Health Inequalities

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The UK is one of many world states that suffer from serious health inequalities, which are commonly defined as 'systematic differences in health status between different socio-economic groups' (Dahlgren, & Whitehead, 2007, p.14). Within countries the inequalities can be seen throughout the whole social spectrum, suggesting "there is not simply a threshold of absolute deprivation below which people are sicker, but a linear relationship between socio-economic circumstances and health even among the betteroff" (Macintyre 1994, p.54).


Thus, life expectancy at birth in wealthier Japan is more than 80 years while in incomparably poorer Sierra Leone it is only 34 years - a difference which is shocking to say the least (Marmot 2005).
However, growing inequalities in health in the UK and other developed and developing countries, coupled with the increasing disparities in wealth and income, have forced many researchers to rethink the traditional narrow approach to exploring the contributors to such situation. Social and economic circumstances have been associated though not as heavily as these days, with health inequalities for many decades. Socio-economic status strongly influences people's physical and mental health, their use of health care, and mortality rates. Many recently published works on socio-economic determinants of health inequalities clearly demonstrate that these exist in the UK and elsewhere in the world, even in the richest societies (Krieger et al. 1997).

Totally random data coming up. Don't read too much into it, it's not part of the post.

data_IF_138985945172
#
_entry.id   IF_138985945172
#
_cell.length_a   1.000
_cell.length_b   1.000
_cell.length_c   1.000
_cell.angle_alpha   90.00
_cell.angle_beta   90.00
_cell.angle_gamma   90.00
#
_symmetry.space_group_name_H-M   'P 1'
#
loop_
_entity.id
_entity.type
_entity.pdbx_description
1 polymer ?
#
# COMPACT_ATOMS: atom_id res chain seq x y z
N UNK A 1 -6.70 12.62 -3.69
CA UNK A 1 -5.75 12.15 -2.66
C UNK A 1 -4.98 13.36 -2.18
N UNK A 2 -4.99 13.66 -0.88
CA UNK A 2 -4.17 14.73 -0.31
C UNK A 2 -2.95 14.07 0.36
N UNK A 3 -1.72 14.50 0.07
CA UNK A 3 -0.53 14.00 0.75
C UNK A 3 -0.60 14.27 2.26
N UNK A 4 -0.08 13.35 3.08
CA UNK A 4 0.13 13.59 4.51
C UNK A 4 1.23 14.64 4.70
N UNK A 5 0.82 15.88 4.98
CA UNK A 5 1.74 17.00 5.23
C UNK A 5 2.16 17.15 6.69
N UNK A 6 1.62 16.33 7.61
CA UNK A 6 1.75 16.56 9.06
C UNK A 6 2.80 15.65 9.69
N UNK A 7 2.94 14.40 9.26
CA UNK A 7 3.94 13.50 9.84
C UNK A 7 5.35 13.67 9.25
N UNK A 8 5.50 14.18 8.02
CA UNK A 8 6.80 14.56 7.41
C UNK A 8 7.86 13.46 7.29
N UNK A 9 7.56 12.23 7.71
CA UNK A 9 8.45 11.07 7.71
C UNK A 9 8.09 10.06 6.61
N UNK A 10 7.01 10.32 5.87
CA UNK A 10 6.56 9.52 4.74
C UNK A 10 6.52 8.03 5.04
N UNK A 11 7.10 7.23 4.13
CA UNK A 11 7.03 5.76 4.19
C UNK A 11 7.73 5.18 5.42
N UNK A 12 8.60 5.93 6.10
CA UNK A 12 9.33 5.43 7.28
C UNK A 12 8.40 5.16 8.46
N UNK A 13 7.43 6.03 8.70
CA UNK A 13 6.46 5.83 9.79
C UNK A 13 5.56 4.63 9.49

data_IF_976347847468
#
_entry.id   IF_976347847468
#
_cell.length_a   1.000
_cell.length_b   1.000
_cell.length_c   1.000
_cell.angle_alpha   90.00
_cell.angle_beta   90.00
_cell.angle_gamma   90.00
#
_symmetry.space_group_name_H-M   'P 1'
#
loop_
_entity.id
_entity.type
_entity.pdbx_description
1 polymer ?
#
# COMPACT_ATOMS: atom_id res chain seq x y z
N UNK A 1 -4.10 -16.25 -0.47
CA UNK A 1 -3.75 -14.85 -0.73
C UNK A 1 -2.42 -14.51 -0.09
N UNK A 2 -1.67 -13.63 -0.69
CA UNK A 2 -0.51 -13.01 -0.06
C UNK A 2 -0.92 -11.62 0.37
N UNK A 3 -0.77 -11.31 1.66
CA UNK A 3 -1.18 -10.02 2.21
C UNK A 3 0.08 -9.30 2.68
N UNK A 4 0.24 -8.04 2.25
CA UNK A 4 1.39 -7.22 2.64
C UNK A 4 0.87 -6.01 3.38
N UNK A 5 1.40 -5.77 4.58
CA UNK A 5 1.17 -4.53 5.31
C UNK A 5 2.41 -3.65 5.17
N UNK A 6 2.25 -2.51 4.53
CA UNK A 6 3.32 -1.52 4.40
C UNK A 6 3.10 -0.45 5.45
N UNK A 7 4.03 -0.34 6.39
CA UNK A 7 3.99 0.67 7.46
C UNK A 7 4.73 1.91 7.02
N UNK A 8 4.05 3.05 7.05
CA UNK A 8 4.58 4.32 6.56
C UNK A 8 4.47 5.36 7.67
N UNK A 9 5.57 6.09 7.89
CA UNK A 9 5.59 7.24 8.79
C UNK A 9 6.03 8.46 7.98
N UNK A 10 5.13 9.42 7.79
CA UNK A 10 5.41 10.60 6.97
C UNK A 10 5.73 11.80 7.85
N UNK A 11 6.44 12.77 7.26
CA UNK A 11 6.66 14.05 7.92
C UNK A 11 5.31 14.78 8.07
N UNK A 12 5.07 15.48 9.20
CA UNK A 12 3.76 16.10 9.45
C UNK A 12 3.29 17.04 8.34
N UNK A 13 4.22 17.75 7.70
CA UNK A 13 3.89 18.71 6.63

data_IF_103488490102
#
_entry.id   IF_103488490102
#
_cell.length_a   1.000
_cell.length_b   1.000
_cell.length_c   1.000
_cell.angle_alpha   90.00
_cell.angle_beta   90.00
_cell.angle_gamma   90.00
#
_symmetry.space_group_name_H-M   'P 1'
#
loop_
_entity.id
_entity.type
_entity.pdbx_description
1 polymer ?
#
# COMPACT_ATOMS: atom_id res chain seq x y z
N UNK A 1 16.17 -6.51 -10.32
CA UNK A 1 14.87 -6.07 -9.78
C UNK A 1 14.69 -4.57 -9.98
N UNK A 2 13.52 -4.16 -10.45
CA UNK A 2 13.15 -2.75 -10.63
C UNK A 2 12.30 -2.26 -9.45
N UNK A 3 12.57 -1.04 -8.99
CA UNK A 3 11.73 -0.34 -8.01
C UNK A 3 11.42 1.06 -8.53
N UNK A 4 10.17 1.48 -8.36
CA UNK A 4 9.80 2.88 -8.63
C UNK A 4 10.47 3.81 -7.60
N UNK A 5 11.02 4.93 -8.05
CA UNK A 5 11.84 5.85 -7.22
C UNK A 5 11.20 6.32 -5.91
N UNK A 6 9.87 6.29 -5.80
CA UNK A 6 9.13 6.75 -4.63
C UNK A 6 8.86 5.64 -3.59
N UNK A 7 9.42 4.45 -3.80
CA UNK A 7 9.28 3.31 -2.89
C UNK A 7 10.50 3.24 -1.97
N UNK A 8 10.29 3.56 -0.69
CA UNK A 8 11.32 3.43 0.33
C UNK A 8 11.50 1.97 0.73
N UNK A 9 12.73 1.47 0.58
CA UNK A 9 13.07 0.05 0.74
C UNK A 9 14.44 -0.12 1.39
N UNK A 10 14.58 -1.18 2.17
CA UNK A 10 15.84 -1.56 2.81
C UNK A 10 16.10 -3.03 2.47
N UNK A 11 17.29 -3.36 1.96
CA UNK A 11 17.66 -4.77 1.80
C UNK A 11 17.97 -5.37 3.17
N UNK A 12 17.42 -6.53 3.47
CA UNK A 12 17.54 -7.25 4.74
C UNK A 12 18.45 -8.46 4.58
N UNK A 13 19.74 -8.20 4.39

However, none of the existing definitions or even groups of definitions comprehensively reflects the essence of the highly complex and multilateral concept which i ...
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